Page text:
The State of the Art, Part II: Documentary Aesthetics
Check out the previous post in this series—The State of the Art, Part I: Documentary Ethics.
What shapes and forms do non-fiction film and video take? What techniques and visual languages are making docs look and feel the way they do today? And, most importantly, what’s stirring the hearts and minds of audiences?
We recently brought you a breakdown of 4 common types of documentary films, but today’s creative types are certainly thinking outside the box. Over at the TIFF 2014 Doc Conference, a wide variety of filmmakers, producers, critics, curators, and other industry folks had some fascinating thoughts to share about the aesthetics of today’s docs. Read on for their thoughts!
Taking a real story to surreal heights
Joshua Oppenheimer’s acclaimed 2012 doc The Act of Killing is an almost hallucinogenic, hyper-coloured, hyper-real journey through the horror and audacity of state-sanctioned genocide in Indonesia. Oppenheimer’s method, he says, “was very simple and recursive; we would shoot one scene, I would play it back to the perpetrators [of the genocide], and ask them to respond and to tell me what they wanted to do next. That organically led to the surreal heights in which the film culminates.”
If the subjects of your doc are really—shall we say—”out there”, then allowing that to influence the filmmaking process may very well result in some pretty crazy-looking footage! An incredible example of exactly this kind of surreal, unhinged documentary aesthetic is the NFB’s Oscar®-nominated Volcano: An Inquiry into the Life and Death of Malcolm Lowry. It may start out simply enough as a biopic, but this riveting feature doc takes its cue from Lowry’s eccentric prose, and it climbs to zany heights before you know it. Check it out:
Volcano: An Inquiry into the Life and Death of Malcolm Lowry , Donald Brittain & John Kramer, provided by the National Film Board of Canada
Like the Lowry biopic, both The Act of Killing and Oppenheimer’s new film The Look of Silence (which just premiered at TIFF) are full of striking, unforgettable images. “I feel in both of these films that I want to immerse you in a world so that it becomes a nightmare,” says Oppenheimer, “a kind of fever dream.”
“In The Look of Silence, I want to immerse you in this family that has lived under decades of silence and fear; what does [this fear] do to eyes, faces, hands, how people speak and behave? This involves making films that really don’t feel like observational docs at all, but rather lyrical, visual concentrations or condensations of a kind of essence. I’m looking for visual metaphors that strike the core of what this world is in which I want to immerse you.”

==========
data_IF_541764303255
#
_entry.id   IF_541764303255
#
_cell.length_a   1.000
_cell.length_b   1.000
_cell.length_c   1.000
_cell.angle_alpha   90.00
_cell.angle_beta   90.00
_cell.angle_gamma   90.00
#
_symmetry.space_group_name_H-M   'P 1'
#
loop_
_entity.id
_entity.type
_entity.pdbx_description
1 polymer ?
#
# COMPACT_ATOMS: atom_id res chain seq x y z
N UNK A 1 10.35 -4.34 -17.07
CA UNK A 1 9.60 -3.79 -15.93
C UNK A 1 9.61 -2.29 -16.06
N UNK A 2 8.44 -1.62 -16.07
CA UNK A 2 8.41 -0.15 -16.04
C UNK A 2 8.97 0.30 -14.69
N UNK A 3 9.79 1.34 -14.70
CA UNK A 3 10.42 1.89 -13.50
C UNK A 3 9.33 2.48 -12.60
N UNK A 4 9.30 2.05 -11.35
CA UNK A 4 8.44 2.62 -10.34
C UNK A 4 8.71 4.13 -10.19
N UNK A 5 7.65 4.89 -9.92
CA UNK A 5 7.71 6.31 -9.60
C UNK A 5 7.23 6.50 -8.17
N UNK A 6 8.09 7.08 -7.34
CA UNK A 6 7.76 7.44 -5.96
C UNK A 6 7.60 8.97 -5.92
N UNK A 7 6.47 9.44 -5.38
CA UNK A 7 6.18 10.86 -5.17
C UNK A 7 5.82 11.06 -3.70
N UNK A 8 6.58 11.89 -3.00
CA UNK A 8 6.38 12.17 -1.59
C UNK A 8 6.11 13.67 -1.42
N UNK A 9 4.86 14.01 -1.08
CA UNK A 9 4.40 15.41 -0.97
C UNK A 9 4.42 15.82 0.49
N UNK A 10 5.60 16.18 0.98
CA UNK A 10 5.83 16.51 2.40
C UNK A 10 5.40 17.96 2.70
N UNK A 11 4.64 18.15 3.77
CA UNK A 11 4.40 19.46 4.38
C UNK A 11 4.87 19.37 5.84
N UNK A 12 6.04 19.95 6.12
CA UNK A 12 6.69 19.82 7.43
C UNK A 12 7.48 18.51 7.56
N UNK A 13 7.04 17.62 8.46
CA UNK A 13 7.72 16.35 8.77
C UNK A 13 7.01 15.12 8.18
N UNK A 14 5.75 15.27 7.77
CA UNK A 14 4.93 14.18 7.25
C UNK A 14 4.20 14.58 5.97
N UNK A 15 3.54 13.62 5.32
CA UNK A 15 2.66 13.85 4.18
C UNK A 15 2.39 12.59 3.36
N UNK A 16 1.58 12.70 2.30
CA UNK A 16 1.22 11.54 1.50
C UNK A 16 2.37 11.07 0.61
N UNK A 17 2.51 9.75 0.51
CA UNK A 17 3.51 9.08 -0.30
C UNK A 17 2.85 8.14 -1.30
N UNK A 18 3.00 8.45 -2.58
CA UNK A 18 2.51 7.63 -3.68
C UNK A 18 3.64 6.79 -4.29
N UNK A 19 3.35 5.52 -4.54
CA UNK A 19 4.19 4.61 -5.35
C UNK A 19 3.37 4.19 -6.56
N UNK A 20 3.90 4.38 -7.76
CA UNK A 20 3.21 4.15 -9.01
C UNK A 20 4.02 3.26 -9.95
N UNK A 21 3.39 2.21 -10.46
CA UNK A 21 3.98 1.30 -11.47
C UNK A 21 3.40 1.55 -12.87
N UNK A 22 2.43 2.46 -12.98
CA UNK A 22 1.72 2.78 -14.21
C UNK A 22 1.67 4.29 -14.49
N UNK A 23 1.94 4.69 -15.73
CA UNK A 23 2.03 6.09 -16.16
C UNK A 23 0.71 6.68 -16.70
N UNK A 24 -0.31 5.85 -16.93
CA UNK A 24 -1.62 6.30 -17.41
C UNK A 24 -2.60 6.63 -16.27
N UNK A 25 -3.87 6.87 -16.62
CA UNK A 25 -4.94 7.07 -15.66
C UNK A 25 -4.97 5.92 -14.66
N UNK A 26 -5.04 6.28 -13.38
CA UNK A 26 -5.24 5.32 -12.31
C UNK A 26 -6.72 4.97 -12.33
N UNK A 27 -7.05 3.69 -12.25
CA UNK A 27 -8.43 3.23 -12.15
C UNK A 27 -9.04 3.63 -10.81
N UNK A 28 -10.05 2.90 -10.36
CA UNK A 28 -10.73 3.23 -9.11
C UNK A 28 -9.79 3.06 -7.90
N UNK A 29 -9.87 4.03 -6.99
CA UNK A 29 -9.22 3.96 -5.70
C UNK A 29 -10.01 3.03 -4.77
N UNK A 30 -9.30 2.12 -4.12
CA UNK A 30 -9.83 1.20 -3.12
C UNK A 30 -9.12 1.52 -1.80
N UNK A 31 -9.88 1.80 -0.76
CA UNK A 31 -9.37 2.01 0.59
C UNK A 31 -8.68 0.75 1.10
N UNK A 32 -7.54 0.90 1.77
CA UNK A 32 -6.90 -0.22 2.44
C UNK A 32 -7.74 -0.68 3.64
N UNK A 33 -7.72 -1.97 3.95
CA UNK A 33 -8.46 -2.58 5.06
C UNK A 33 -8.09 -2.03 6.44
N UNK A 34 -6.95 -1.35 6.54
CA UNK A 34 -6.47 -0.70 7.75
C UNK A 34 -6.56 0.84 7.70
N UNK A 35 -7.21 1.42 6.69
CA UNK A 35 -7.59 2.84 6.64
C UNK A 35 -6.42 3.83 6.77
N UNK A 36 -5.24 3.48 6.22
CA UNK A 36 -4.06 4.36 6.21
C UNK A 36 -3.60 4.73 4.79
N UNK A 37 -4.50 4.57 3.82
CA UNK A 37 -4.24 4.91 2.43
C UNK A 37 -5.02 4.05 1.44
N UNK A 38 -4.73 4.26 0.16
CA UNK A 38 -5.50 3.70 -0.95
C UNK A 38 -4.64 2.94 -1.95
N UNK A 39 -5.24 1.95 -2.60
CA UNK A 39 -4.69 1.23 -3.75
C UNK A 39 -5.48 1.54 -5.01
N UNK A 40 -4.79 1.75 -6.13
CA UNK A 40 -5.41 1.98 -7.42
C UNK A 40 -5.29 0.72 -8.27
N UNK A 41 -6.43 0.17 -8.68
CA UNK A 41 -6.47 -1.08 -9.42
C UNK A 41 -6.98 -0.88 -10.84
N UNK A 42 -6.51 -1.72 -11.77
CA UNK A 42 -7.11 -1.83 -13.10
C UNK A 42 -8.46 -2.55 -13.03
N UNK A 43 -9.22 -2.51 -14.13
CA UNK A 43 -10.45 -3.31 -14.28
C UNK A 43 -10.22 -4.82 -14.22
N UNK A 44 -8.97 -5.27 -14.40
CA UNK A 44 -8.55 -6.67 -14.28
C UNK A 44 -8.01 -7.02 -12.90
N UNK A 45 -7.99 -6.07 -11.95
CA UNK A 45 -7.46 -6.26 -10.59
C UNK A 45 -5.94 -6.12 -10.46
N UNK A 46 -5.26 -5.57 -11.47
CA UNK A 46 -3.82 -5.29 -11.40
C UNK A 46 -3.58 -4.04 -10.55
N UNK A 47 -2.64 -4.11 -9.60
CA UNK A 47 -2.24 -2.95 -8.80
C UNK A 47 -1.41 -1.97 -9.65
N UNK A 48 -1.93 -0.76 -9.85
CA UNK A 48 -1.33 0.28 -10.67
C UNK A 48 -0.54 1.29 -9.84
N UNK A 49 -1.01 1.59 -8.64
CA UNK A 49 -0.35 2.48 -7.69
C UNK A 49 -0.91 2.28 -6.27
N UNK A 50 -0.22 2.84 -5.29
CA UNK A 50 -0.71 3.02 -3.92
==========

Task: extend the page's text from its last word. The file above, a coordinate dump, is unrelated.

What do you think of these kinds of immersive, surreal or hyper-real documentaries? How does this aesthetic work with or against traditional notions of documentary?
Interactive stories: encouraging audience feedback and participation
Interactive documentaries are appearing all over the place: on new platforms, in new places, and to new audiences. (For example, just think of the multi-award-winning Highrise project and its recent New York Times collaboration A Short History of the Highrise). But how do these kinds of stories work? What forms do they take to engage and affect their audiences?
Jed Weintrob, Head of Production at Condé Nast Entertainment, has some interesting thoughts on the topic: “Take some digital video conventions (addressing the camera directly, personal stories surrounded by time-sensitive narrative),”—think selfies and amateur YouTube videos—and add these to more “traditional” documentary formats (exposition, compelling storytelling). Interactive storytelling “need[s] to include a lot of the conventions that belong to online content—[namely], addressing and engaging the audience in a conversation.”
Check out a brief clip from A Short History of the Highrise below, and ask yourself: does this short video make me want to interact with the Highrise project as a whole (which can be accessed here)? What intrigues a viewer enough for him/her to want to access a wealth of content from which they can pick and choose? How do interactive docs turn linear storytelling on its head?